Markets & Finance

Old Mutual to cover critical illness for Zamara clients

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Old Mutual is set to offer critical illness cover to clients of fund administrator Zamara. FILE PHOTO | NMG

Old Mutual is set to offer critical illness cover to clients of fund administrator Zamara under a deal that will see beneficiaries receive cash pay-out of up to Sh750,000.

The lump sum payment seeks to enable members access treatment at a facility of their choice and manage the lifestyle that comes with diagnosis for critical illness.

“A partnership with Zamara gives us the opportunity to tap into their customer base and offer our solutions to them,” said Old Mutual Life Distribution acting general manager Evans Manduku.

The Old Mutual Critical illness insurance cover is available as a standalone offering with a monthly premium contribution of Sh3,250 and an annual premium of Sh3,000 for Corporates.

The solution was recently embedded in the Old Mutual Afya Imara family cover, allowing members to receive the cash pay-out at the first detection of a critical illness.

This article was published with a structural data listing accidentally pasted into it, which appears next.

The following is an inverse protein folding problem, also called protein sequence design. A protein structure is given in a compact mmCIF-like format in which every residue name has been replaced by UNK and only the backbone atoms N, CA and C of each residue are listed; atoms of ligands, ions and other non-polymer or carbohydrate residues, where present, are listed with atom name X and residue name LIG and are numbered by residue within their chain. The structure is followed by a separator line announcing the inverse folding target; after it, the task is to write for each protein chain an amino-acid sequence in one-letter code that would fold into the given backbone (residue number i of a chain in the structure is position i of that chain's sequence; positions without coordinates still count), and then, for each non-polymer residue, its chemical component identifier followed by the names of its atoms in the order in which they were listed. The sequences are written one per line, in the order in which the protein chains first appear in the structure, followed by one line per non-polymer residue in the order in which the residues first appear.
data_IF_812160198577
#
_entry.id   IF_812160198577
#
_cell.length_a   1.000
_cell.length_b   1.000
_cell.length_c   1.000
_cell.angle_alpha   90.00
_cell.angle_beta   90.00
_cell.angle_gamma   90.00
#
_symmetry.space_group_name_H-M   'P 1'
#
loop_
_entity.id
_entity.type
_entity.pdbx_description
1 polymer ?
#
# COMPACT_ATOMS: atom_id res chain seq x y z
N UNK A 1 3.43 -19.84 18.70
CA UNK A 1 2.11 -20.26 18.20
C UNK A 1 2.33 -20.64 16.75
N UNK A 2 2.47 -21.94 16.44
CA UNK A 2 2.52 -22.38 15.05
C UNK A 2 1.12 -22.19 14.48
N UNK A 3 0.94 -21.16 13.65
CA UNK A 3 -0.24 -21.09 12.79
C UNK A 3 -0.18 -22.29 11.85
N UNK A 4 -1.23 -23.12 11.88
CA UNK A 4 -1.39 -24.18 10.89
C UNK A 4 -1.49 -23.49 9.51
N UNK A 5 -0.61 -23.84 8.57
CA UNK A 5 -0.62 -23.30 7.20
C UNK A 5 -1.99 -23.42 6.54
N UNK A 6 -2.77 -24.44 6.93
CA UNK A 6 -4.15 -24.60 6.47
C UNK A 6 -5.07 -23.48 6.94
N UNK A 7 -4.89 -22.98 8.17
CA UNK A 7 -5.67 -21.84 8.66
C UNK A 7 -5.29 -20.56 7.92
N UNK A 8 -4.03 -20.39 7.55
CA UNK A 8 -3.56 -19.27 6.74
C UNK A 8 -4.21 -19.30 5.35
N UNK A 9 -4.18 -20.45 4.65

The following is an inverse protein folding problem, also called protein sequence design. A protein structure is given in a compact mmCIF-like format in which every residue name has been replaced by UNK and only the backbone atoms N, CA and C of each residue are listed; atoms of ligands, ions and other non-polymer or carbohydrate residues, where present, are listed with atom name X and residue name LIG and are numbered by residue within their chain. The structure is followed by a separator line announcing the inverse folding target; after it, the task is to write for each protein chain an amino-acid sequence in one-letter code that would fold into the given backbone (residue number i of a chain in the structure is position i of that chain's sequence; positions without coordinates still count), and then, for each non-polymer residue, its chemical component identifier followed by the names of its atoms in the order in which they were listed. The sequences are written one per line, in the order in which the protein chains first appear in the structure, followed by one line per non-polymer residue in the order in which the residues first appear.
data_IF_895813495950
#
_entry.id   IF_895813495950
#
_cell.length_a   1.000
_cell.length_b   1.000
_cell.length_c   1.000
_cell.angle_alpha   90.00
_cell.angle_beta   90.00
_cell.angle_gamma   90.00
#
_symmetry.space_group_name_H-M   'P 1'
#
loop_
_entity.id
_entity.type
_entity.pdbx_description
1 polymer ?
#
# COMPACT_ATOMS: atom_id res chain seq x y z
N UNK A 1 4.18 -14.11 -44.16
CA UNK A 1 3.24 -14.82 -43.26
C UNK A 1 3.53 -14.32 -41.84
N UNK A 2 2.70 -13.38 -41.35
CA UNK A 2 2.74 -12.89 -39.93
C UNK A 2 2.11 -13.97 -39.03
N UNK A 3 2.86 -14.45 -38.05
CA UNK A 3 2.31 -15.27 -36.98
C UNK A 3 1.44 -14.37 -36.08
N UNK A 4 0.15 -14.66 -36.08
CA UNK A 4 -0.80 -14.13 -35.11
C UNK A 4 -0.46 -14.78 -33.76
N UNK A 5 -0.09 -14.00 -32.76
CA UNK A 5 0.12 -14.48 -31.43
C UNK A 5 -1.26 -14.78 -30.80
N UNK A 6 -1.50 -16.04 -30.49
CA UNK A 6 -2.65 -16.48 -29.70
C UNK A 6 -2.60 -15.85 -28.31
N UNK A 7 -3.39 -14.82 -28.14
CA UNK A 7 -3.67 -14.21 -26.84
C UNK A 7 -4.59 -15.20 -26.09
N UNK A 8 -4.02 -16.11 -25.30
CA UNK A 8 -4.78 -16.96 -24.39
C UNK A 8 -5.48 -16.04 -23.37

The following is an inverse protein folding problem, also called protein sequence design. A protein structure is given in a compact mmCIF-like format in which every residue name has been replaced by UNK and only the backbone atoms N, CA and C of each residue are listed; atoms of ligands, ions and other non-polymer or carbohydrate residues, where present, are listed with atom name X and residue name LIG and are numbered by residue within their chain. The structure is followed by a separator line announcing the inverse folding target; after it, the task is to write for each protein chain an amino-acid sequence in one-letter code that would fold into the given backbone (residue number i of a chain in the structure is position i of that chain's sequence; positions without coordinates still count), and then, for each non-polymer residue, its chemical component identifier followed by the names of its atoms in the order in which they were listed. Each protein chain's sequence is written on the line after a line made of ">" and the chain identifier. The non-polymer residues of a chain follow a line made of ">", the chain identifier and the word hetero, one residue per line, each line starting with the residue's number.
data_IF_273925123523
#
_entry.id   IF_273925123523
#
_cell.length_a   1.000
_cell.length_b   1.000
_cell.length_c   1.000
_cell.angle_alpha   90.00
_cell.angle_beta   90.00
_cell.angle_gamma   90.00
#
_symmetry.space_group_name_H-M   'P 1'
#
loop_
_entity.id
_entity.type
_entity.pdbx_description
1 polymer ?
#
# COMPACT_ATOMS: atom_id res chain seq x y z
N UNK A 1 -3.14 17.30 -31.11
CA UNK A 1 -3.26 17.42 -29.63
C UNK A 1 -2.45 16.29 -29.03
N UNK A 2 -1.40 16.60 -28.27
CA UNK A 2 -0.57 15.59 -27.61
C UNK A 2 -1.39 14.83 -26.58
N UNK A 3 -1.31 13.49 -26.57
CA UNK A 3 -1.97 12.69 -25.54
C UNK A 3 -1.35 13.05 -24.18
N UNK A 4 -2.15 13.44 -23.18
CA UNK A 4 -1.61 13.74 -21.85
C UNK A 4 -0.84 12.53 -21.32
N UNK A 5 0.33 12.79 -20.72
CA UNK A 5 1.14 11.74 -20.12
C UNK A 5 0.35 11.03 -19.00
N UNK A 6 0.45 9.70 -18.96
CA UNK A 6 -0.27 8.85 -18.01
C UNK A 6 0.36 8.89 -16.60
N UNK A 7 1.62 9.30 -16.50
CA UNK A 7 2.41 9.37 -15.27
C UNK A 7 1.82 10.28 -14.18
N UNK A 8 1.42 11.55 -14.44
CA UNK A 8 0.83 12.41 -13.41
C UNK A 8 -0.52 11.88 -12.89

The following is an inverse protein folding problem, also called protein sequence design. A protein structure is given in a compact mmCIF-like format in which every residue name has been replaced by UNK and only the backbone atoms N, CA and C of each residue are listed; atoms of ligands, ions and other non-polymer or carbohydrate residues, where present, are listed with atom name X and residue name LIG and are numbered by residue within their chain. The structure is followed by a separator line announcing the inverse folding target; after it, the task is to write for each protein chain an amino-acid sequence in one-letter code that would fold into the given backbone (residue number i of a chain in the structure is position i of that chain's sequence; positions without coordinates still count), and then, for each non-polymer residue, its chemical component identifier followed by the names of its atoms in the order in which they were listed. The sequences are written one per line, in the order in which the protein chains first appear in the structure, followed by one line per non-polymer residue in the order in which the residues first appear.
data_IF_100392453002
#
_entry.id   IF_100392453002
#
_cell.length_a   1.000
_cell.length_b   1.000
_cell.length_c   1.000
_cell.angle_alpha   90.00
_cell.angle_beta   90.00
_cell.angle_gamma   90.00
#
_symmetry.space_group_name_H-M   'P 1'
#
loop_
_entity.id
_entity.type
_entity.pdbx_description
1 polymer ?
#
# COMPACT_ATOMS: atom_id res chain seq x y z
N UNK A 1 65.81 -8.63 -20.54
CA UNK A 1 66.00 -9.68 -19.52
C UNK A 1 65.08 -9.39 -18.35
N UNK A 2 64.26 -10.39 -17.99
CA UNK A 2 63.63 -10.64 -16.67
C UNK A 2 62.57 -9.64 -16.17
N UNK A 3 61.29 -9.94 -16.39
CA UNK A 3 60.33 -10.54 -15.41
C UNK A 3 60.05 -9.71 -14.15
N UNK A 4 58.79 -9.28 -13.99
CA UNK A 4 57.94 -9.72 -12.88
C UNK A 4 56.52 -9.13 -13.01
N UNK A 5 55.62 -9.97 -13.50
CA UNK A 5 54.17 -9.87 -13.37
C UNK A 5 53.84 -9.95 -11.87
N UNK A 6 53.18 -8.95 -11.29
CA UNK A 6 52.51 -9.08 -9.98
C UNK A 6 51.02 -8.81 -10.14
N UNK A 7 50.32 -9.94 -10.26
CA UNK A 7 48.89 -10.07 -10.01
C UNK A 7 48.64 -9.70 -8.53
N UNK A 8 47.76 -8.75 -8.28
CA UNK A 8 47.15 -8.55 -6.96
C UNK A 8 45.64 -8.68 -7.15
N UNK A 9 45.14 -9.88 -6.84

The CDC defines a chronic disease as a condition that lasts one year or more and requires ongoing medical attention or limits activities of daily living or both.

Increasing cases of lifestyle diseases such as hypertension and diabetes are linked to the adoption of unhealthy eating habits and sedentary urban lifestyles with no regular body workouts.

“Critical illness insurance among other risk benefits is among the things one needs to consider before retirement,” said Zamara General Manager, Umbrella and Retail Solutions, George Oyuga.

He explained that retirement is a journey which compels one to consider certain things to ensure that they are well covered so as “to arrive at their destination safely and in the most affordable way”.

Middle-class Kenyans are expected to spend heavily on healthcare over the next five years as they live with complications from lifestyle diseases, with health insurers warning that policyholders will soon face higher medical premiums.

The National Hospital Insurance Fund (NHIF) has sought amendments in law to allow it to stop paying for treatment of chronic diseases in private hospitals.

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